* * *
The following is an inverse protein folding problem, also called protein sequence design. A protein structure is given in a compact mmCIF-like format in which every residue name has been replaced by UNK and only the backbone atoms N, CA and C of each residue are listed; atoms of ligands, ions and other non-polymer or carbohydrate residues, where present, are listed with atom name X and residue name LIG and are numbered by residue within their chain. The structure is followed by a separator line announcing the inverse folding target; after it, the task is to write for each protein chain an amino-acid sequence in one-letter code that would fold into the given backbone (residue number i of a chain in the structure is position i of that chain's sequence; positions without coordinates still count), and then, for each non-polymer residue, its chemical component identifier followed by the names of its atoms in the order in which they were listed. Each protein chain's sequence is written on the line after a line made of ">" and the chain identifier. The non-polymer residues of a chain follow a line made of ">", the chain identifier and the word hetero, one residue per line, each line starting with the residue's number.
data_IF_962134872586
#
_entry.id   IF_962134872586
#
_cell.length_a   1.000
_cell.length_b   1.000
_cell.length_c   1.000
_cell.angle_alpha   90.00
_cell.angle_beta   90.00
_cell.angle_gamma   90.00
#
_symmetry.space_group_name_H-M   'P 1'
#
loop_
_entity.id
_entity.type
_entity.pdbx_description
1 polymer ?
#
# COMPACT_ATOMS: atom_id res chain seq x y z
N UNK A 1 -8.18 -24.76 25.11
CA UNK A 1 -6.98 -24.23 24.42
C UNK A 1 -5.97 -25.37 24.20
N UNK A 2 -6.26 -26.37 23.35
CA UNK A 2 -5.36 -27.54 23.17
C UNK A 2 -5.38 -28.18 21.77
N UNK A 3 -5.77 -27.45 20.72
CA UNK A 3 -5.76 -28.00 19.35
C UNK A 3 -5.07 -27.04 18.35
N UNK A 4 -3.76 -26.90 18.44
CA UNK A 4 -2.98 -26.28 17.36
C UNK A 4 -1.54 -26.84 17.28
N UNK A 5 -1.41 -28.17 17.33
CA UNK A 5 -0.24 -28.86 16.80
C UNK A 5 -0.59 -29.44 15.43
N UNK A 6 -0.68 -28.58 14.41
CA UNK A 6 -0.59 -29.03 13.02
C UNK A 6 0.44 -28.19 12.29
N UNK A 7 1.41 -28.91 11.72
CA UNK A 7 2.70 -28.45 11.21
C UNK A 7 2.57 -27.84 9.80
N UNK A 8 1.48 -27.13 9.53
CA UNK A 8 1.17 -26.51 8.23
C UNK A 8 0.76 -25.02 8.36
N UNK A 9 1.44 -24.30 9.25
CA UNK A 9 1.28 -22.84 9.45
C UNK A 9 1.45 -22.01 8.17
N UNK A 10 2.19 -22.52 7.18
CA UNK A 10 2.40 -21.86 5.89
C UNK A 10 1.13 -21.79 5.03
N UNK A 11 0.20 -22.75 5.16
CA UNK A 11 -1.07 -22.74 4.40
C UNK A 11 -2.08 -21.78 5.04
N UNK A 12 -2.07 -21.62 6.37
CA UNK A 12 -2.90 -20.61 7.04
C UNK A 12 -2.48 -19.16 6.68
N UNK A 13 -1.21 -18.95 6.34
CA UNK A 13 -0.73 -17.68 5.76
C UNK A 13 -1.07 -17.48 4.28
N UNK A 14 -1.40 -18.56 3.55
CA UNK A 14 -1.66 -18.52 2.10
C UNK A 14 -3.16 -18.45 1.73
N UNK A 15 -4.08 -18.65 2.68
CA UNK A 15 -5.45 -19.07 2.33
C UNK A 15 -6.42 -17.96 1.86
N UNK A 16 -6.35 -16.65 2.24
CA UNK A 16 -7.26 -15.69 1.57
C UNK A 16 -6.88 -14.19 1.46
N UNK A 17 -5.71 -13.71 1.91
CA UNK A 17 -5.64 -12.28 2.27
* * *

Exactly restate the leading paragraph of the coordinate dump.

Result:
The following is an inverse protein folding problem, also called protein sequence design. A protein structure is given in a compact mmCIF-like format in which every residue name has been replaced by UNK and only the backbone atoms N, CA and C of each residue are listed; atoms of ligands, ions and other non-polymer or carbohydrate residues, where present, are listed with atom name X and residue name LIG and are numbered by residue within their chain. The structure is followed by a separator line announcing the inverse folding target; after it, the task is to write for each protein chain an amino-acid sequence in one-letter code that would fold into the given backbone (residue number i of a chain in the structure is position i of that chain's sequence; positions without coordinates still count), and then, for each non-polymer residue, its chemical component identifier followed by the names of its atoms in the order in which they were listed. Each protein chain's sequence is written on the line after a line made of ">" and the chain identifier. The non-polymer residues of a chain follow a line made of ">", the chain identifier and the word hetero, one residue per line, each line starting with the residue's number.